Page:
In defense of Ballmer

The resignation of Steve Ballmer has unleashed a lot of criticism. Normally, I’d be happy to join in, because I think Microsoft’s approach to the interaction of humans and computers has pretty much always been wrong and, because of its ubiquity, has trained an entire generation of people to think of computers as the enemy. But that has nothing to do with Ballmer.

Ballmer served his purpose as loyal lieutenant, cheerleader, and class clown1 during the Bill Gates era and was a competent caretaker as CEO. Should Microsoft have had a more visionary leader since 2000? Probably, but that’s for its board and shareholders to decide. They certainly knew they weren’t getting a computer industry visionary when they gave the job to a sales guy.

In fact, Gates maintained his position as “chief software architect” during the first six years of Ballmer’s tenure as CEO, and Microsoft’s failure to foresee the importance of web services and mobile devices are better ascribed to him than to Ballmer. It could be argued that missing these trends was nothing more than an extension of Gates’s earlier failure to foresee the importance of the internet in general. But Gates was lucky in that earlier mistake—when he miscalculated the importance of the internet in the 90s, the focus was on the client side, and he could use MS’s monopoly power and vast developer resources to cover up his mistake with Internet Explorer and continue the company’s dominance on the desktop.

That maneuver, while necessary, probably gave Microsoft a false sense of security—a belief that the desktop was all that really mattered. If you see Ballmer’s job as being the preservation of MS’s position on the desktop, he’s certainly been a success. Microsoft’s real customers, IT departments, still trust Microsoft and still buy from them, mainly because Microsoft treats them very well. You say Ballmer’s a failure because he hasn’t been “disruptive”? His customers don’t want disruption—they thought Vista and Windows 8 were too much change.

Of course, some criticism is warranted. While it isn’t reasonable to expect Microsoft to develop radical new products like the iPhone and the iPad, it is reasonable to criticize it for not responding better when they did come out. The desktop mentality—the most obvious symptom of which has them slapping the “Windows” name on everything they make, whether it has windows or not—got in the way. But is that criticism properly directed at Ballmer? The desktop strategy was what the board and shareholders wanted, and the chief executive officer executed it.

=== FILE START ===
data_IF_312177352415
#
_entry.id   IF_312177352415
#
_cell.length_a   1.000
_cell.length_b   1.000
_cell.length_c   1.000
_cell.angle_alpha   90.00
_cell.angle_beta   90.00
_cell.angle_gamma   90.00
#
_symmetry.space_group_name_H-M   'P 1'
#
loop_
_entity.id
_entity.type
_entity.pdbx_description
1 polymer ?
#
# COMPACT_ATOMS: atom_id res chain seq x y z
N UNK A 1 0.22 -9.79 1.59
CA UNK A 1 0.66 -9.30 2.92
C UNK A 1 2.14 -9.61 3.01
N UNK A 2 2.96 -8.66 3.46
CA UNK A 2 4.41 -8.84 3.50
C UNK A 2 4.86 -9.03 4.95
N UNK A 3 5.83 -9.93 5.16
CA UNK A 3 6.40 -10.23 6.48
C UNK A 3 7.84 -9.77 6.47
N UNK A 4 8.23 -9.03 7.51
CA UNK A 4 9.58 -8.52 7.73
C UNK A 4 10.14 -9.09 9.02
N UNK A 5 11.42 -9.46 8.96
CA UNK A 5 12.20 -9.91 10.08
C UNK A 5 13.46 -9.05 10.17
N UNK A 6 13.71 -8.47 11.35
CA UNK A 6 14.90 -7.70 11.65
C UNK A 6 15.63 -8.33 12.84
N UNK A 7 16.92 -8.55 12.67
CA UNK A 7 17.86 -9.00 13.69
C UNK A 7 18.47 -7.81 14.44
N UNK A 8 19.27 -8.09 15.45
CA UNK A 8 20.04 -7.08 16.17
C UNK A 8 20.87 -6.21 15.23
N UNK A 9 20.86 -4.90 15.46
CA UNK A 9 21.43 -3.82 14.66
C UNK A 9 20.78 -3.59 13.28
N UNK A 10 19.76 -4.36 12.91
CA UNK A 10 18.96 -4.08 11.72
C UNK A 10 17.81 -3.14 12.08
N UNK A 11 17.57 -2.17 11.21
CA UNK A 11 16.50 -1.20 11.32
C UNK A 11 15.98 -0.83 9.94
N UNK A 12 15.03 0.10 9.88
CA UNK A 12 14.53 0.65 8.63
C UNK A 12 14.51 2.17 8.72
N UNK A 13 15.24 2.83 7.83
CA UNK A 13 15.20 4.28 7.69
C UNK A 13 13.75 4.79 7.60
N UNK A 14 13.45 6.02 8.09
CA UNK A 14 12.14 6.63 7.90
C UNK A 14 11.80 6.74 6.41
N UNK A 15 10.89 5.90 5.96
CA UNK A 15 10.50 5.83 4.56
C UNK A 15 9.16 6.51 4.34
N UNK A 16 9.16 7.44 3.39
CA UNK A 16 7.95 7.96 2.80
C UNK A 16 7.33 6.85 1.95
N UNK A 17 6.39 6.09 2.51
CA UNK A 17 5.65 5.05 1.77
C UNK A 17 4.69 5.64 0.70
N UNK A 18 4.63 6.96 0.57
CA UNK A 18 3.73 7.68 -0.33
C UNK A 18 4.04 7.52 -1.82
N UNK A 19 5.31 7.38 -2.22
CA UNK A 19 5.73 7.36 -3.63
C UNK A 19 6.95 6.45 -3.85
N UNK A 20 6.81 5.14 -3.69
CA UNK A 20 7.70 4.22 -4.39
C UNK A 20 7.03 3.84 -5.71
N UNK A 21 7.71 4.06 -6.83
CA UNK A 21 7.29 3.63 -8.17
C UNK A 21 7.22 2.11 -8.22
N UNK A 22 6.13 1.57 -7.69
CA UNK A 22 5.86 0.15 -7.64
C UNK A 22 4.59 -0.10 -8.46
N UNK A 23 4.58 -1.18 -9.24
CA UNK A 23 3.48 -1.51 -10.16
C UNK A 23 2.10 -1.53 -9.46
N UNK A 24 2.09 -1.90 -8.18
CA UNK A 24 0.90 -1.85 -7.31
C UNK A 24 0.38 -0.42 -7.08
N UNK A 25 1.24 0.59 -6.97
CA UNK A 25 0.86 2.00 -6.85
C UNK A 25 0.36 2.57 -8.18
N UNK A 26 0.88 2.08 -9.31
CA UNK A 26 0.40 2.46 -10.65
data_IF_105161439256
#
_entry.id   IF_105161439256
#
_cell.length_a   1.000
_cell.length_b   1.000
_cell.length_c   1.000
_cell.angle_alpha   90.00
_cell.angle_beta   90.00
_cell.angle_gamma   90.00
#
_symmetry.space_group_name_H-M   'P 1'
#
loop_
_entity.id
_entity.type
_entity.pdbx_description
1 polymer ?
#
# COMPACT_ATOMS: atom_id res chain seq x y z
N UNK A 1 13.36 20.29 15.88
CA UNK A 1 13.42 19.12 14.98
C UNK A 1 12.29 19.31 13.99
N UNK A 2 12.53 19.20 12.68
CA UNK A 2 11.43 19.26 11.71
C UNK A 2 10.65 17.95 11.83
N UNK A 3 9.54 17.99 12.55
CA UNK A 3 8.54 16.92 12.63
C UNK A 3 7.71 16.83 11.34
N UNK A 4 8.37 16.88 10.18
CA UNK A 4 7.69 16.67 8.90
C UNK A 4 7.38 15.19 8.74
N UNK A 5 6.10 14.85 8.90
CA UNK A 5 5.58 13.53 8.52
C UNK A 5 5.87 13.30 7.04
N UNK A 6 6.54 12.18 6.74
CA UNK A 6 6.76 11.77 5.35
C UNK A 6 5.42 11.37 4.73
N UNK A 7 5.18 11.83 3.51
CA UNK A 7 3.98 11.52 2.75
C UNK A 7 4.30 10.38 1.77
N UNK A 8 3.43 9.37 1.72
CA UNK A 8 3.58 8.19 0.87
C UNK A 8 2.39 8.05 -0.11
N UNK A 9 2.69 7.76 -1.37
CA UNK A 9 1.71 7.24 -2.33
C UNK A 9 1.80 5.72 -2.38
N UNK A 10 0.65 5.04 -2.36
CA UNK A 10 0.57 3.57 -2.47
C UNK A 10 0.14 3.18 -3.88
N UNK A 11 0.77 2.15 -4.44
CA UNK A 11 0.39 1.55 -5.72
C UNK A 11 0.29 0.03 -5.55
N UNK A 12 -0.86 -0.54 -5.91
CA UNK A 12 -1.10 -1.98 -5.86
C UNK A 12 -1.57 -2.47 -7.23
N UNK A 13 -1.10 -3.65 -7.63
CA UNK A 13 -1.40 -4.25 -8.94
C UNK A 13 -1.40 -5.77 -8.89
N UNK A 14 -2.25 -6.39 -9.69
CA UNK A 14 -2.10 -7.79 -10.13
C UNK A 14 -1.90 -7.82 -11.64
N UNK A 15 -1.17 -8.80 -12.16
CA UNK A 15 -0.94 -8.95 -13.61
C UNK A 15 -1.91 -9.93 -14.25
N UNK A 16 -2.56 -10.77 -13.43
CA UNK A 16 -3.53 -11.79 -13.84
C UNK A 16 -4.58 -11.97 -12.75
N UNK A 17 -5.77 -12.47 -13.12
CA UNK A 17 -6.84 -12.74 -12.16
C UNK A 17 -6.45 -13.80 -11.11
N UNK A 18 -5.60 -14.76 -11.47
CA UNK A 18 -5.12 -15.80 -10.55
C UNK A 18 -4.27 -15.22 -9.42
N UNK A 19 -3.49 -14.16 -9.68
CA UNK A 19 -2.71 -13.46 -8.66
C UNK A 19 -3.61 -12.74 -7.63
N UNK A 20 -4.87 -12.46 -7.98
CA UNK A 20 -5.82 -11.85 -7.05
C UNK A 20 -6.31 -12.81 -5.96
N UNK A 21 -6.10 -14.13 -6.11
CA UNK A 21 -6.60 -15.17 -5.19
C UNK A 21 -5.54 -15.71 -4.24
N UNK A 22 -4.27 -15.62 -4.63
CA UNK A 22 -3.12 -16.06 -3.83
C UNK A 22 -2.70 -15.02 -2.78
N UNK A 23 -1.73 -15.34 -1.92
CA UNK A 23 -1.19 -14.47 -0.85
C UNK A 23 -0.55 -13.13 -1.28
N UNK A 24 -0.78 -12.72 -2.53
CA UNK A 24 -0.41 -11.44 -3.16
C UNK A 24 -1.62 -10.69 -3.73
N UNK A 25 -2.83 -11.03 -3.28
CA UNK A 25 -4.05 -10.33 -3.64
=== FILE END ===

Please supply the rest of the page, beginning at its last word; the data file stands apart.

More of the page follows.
Yes, there are executives who lead their companies in new directions, and in the era of Apple’s ascendancy it’s easy to think that every CEO should be like Steve Jobs. But Jobs was unique. He was not only a company founder, he was one of the handful of people who invented the personal computer industry. His vision of what computers should be is—albeit usually in a corrupted form—on every PC in the world. That’s an authority and history no one else can match.

Ballmer wasn’t hired for his vision. My guess is that Microsoft felt that the need for vision was over, that it could continue in the direction Gates set it as long as it had a steady hand at the tiller. Ballmer was that steady hand; he just had no one to advise him on course corrections.

  1. Ballmer’s behavior, which you can spend hours laughing at on YouTube, was pretty clearly a means of disarming his audiences and making them think he was from the school of hard knocks. Hardly